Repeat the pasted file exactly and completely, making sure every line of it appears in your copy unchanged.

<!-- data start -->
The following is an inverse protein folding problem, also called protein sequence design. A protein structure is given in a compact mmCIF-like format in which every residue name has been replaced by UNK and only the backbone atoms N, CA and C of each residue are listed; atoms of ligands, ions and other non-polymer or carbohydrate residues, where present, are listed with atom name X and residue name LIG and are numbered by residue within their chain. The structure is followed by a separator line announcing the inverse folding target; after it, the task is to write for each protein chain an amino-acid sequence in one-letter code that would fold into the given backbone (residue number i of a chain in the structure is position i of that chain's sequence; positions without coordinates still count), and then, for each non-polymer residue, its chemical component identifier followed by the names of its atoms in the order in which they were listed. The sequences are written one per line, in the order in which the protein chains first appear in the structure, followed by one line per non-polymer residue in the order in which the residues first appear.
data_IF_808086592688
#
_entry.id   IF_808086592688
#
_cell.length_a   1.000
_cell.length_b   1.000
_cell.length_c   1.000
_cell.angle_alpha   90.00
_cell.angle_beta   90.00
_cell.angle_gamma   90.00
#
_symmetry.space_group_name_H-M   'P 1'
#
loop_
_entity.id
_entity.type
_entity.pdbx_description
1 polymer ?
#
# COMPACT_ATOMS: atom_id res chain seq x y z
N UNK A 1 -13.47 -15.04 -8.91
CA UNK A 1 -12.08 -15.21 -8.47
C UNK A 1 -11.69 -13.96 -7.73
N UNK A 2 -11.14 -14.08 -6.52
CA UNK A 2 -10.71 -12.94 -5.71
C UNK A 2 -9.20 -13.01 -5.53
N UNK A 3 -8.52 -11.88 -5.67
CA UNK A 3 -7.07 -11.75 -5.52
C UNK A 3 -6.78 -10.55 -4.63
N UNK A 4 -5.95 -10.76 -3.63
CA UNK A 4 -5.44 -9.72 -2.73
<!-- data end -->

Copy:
The following is an inverse protein folding problem, also called protein sequence design. A protein structure is given in a compact mmCIF-like format in which every residue name has been replaced by UNK and only the backbone atoms N, CA and C of each residue are listed; atoms of ligands, ions and other non-polymer or carbohydrate residues, where present, are listed with atom name X and residue name LIG and are numbered by residue within their chain. The structure is followed by a separator line announcing the inverse folding target; after it, the task is to write for each protein chain an amino-acid sequence in one-letter code that would fold into the given backbone (residue number i of a chain in the structure is position i of that chain's sequence; positions without coordinates still count), and then, for each non-polymer residue, its chemical component identifier followed by the names of its atoms in the order in which they were listed. The sequences are written one per line, in the order in which the protein chains first appear in the structure, followed by one line per non-polymer residue in the order in which the residues first appear.
data_IF_808086592688
#
_entry.id   IF_808086592688
#
_cell.length_a   1.000
_cell.length_b   1.000
_cell.length_c   1.000
_cell.angle_alpha   90.00
_cell.angle_beta   90.00
_cell.angle_gamma   90.00
#
_symmetry.space_group_name_H-M   'P 1'
#
loop_
_entity.id
_entity.type
_entity.pdbx_description
1 polymer ?
#
# COMPACT_ATOMS: atom_id res chain seq x y z
N UNK A 1 -13.47 -15.04 -8.91
CA UNK A 1 -12.08 -15.21 -8.47
C UNK A 1 -11.69 -13.96 -7.73
N UNK A 2 -11.14 -14.08 -6.52
CA UNK A 2 -10.71 -12.94 -5.71
C UNK A 2 -9.20 -13.01 -5.53
N UNK A 3 -8.52 -11.88 -5.67
CA UNK A 3 -7.07 -11.75 -5.52
C UNK A 3 -6.78 -10.55 -4.63
N UNK A 4 -5.95 -10.76 -3.63
CA UNK A 4 -5.44 -9.72 -2.73